Miami Real Estate Fraud Hits International Levels

Keith Richards, Report Editor

Miami real estate prices have rebounded since 2008 when they plummeted and the American economy headed into the Great Recession. Housing prices in the city have risen 45 percent since 2012, showing that Miami’s real estate has rebounded since the financial crisis. The release of the Panama Papers – which The Panther covered last month – shows that the enormous price gouging occurred in part because of international influence.

Luxury condos in Miami cost more to rent than any other city in America. This mostly lends itself not only to international buyers, but also to wealthy international buyers. Miami has always existed as a tax haven of sorts for people abroad because the city allows for real estate to be bought with cash.

The advantage of using cash over credit or debit is that it completely skips over the bank’s oversight so it becomes much more difficult to keep track of. Many of these individuals use shell companies – due to Mossack Fonseca – based in the British Virgin Islands. The British Virgin Islands does not require the owner to give their identity which makes these sorts of transactions even more difficult to keep track of.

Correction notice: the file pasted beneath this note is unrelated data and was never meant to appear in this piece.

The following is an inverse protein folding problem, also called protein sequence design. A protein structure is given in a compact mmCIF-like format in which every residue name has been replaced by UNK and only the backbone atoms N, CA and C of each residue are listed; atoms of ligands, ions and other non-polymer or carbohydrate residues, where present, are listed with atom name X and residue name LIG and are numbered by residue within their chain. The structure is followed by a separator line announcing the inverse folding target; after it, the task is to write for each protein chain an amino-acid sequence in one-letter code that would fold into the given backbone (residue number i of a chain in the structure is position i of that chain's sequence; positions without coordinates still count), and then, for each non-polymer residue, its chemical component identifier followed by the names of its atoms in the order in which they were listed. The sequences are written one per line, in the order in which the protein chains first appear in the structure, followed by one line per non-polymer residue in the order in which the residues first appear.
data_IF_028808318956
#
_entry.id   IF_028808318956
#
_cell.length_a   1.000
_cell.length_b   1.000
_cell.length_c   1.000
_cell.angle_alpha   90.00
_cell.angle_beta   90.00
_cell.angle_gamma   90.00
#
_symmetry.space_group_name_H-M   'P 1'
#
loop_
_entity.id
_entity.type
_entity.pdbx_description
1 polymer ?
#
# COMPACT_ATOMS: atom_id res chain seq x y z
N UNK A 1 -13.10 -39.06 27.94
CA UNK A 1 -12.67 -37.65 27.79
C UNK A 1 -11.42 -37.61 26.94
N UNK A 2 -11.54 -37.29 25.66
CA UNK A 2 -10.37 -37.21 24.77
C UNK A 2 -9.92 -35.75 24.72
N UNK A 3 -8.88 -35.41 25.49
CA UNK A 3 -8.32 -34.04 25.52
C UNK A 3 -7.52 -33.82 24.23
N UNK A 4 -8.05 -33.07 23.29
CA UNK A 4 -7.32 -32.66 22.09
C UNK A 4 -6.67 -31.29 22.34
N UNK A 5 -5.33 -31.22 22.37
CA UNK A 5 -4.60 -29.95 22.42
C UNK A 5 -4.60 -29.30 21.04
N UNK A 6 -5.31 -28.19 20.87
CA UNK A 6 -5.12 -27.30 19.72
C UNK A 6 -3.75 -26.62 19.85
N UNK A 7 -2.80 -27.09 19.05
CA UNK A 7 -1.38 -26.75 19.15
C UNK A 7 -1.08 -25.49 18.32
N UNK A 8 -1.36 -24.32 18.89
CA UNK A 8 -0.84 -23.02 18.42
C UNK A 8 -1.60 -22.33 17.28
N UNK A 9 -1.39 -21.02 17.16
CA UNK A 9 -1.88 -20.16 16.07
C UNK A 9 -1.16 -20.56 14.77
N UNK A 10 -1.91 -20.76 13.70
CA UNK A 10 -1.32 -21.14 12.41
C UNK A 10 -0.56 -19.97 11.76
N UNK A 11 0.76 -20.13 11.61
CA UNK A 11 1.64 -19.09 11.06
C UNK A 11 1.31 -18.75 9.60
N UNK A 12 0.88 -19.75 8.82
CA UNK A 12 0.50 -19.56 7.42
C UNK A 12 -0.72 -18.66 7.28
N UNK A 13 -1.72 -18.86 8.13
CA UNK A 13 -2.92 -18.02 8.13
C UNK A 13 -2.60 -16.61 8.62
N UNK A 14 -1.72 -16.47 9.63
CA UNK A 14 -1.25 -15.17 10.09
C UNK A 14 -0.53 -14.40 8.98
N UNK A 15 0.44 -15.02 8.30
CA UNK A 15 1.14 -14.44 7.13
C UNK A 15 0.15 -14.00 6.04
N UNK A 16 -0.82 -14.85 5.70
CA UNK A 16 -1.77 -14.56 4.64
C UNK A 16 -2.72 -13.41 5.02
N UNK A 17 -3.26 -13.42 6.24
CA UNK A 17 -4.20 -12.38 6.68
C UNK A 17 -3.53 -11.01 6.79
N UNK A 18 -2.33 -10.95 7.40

The almost complete anonymity coupled with paying in cash allows for corrupt officials like former Brasilia governor Paulo Octávio to funnel their money (which was mostly obtained through bribes, money laundering and tax evasion) into a tax-free enterprise.

Incredibly wealthy individuals like Octávio buying real estate also results in the property value of condos in Miami raising enormously. The 45 percent increase in housing prices come as a direct result of these so-called investors while simultaneously preventing people who actually want to live in Miami from buying a home. While housing prices increase, wages stay the same. In many cases the value of those wages still fall behind due to inflation of the American dollar.

The practice of purchasing real estate in Miami to avoid having to pay taxes in their home country is illegal and one of the supposed things that Mossack Fonseca claims it vets each client of attempting to do.

Miami real estate specifically has been a target for such practices because Miami has always allowed for transactions paid with cash regardless of how much money is involved. The practice dates back to the 1980’s when wealthy businessmen in Miami would spend exorbitant amount of money on cocaine – paid completely in cash. These “Cocaine cowboys” as they were called back then used similar practices as are being used now.

The release of the Panama Papers shine a light on the problem of real estate fraud in Miami. With 11.5 million documents leaked, it should not come as much of a surprise that more details will come out.